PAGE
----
Whether you are in a business that advertises, develops advertising, serves advertising, collects advertising information, measures advertising data and effectiveness, monitors advertising or displays or distributes advertising, the real-time digital demands that can change in an instant put a strain on the current IT infrastructure, information security mechanisms and existing storage and processing capacity.
In an effort to manage the load and demand issues in a rapidly changing technological environment, many companies are looking to cloud computing as a means of addressing their changing (and often increasing) IT infrastructure needs. At the same time, global companies are looking to reduce costs and figure out the challenges of global branding, coupled with local relevance. While cost savings are certainly an initial selling point of cloud computing, moving to the cloud, in whole or in part, requires planning and management – and unfortunately, all too often the advertising sales, marketing and brand management groups are not even consulted when a decision to look to cloud computing is considered or taken. Such decision is often viewed purely as an IT, security or compliance matter, and best handled by the IT department.
While there is no industry agreed or standard definition, 'cloud computing' is generally defined as internet-based computing where shared resources, software and information are provided to computers and other devices on demand, like a public utility. Cloud computing allows users to access hardware and software over the Internet on a pay-per-use basis through utility-like access portals, often coupling the availability of programming applications, data and content in a cloud environment as well. While ostensibly a cloud computing model can be implemented internally by a company's own systems and communications staff, this presumably creates none of the prioritisation, control and management challenges that outsourcing to a third-party cloud provider entails. This update focuses on external cloud services provided by third parties over a network connection.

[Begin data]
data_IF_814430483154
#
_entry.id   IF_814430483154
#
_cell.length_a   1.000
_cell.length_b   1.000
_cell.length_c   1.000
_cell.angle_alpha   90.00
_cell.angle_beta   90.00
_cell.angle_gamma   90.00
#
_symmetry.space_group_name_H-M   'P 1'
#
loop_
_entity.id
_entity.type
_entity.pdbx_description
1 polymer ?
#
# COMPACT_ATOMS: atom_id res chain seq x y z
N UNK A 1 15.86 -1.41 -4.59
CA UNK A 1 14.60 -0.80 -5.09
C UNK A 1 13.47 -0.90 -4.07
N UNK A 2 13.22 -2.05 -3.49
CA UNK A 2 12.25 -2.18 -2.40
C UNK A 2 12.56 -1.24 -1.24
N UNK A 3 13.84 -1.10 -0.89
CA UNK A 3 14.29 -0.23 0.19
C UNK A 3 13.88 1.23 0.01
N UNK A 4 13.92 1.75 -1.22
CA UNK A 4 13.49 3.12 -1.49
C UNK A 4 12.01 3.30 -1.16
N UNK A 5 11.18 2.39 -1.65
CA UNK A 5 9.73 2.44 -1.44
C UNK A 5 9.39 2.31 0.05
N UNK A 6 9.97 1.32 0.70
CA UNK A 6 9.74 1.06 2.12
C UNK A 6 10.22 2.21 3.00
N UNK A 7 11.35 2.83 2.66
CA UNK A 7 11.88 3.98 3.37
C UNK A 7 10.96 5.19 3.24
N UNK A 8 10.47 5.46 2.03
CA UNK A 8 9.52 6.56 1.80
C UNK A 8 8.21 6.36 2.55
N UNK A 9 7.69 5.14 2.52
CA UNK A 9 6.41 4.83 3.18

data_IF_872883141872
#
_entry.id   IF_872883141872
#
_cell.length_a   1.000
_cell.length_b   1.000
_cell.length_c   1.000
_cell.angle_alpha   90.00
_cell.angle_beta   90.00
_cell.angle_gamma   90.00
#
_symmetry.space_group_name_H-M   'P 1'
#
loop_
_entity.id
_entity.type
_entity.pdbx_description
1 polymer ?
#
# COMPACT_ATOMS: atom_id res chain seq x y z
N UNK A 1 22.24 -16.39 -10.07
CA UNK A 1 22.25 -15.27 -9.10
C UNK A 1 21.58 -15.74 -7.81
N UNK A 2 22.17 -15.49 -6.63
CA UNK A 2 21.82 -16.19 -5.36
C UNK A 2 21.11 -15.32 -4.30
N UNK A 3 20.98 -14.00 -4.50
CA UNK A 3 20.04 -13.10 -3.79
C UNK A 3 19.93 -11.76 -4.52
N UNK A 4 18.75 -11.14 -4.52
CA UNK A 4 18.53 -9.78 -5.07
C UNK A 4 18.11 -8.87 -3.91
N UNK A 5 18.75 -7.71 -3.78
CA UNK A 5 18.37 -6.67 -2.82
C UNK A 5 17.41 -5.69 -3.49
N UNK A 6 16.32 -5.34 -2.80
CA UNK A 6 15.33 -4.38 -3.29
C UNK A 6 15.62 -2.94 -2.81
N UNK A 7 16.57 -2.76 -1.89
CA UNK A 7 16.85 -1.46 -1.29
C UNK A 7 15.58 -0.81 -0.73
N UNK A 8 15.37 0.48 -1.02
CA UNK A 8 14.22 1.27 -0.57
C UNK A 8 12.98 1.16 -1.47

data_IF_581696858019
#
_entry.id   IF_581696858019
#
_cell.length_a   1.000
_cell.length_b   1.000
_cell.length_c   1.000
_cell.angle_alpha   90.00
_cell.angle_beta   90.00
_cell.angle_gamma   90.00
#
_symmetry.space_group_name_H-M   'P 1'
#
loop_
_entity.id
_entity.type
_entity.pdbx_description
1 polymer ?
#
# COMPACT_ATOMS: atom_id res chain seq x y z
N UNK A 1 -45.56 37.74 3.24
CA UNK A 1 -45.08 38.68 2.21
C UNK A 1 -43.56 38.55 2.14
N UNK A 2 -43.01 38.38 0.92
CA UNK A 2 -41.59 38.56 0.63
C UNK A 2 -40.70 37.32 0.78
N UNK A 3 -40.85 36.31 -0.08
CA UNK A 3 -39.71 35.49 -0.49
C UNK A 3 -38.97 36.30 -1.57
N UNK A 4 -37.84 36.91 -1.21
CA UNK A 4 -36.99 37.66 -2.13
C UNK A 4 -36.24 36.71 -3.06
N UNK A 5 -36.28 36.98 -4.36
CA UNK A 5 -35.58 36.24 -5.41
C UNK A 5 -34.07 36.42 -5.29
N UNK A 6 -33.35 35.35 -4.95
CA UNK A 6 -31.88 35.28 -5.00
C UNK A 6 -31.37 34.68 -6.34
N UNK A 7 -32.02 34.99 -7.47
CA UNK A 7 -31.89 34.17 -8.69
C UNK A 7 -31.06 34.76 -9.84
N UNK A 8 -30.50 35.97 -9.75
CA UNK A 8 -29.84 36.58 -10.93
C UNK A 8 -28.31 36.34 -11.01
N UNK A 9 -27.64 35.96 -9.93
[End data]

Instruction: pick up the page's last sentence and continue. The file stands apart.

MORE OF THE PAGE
Three primary categories of cloud computing services are available:
- Infrastructure as a service – this delivers virtual servers on demand, such as Elastic Compute Cloud, available from Amazon Web Services LLC (the Amazon.com entity providing cloud services);